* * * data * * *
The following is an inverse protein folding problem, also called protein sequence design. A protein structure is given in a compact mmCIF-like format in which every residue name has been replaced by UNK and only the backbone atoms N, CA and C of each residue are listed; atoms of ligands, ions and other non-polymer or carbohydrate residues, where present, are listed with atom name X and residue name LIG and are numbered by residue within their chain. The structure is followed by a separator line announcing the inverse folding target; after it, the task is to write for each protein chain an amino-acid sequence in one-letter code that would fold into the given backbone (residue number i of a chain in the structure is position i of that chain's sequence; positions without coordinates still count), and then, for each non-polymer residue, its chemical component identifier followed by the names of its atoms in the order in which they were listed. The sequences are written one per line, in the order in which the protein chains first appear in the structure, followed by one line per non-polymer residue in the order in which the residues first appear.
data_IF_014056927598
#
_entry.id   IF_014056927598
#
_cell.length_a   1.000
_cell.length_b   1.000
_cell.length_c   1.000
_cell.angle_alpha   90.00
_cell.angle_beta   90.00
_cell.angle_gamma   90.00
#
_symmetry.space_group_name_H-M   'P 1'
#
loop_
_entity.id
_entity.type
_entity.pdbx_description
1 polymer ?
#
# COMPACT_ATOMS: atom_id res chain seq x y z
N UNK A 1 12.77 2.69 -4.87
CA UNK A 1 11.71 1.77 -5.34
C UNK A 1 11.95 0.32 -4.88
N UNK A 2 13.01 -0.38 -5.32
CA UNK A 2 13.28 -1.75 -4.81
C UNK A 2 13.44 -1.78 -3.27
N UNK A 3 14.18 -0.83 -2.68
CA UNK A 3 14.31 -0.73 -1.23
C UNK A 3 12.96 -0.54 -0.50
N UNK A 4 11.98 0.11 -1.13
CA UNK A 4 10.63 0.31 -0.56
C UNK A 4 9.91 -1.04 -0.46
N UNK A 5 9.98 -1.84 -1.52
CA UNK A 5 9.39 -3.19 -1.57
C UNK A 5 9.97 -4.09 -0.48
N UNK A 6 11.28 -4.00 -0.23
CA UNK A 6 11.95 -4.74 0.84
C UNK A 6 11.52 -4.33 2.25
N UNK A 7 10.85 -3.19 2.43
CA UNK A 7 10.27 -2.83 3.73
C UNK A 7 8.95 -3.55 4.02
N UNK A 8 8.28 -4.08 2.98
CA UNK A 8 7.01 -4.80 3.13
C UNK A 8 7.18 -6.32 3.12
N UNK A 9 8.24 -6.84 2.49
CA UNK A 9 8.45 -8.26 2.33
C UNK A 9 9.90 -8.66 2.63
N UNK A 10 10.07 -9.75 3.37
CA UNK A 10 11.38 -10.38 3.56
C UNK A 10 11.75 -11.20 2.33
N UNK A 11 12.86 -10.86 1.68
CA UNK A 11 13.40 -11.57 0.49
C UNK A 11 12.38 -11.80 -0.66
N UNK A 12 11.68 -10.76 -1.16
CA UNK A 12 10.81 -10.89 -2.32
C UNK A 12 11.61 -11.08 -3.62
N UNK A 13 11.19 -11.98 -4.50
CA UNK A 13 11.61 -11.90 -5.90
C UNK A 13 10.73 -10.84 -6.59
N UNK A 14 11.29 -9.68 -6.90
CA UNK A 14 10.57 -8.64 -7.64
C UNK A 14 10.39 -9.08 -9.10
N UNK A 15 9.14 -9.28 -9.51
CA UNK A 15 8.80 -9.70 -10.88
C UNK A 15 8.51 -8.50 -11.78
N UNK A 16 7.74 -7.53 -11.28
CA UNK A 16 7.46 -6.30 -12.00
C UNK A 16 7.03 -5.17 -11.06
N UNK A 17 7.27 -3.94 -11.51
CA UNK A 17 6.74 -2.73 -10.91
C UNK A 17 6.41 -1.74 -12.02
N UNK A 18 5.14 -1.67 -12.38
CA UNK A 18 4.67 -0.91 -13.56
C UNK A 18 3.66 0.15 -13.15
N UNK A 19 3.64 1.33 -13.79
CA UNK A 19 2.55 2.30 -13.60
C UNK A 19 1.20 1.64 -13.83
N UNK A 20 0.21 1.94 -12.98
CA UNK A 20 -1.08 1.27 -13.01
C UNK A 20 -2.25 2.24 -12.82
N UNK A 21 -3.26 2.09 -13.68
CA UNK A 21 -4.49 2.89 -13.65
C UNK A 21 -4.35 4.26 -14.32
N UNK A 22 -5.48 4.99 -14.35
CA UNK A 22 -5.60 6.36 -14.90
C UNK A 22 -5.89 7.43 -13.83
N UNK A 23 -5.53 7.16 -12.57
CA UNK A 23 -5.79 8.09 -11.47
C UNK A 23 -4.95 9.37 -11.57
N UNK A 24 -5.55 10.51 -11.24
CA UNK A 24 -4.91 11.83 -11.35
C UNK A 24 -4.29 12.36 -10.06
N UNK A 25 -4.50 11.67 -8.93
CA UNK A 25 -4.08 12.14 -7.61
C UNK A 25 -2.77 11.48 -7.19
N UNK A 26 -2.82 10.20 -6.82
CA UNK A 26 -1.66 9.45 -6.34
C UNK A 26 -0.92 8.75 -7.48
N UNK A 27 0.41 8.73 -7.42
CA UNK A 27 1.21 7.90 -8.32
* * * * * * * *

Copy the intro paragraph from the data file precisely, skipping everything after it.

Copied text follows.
The following is an inverse protein folding problem, also called protein sequence design. A protein structure is given in a compact mmCIF-like format in which every residue name has been replaced by UNK and only the backbone atoms N, CA and C of each residue are listed; atoms of ligands, ions and other non-polymer or carbohydrate residues, where present, are listed with atom name X and residue name LIG and are numbered by residue within their chain. The structure is followed by a separator line announcing the inverse folding target; after it, the task is to write for each protein chain an amino-acid sequence in one-letter code that would fold into the given backbone (residue number i of a chain in the structure is position i of that chain's sequence; positions without coordinates still count), and then, for each non-polymer residue, its chemical component identifier followed by the names of its atoms in the order in which they were listed. The sequences are written one per line, in the order in which the protein chains first appear in the structure, followed by one line per non-polymer residue in the order in which the residues first appear.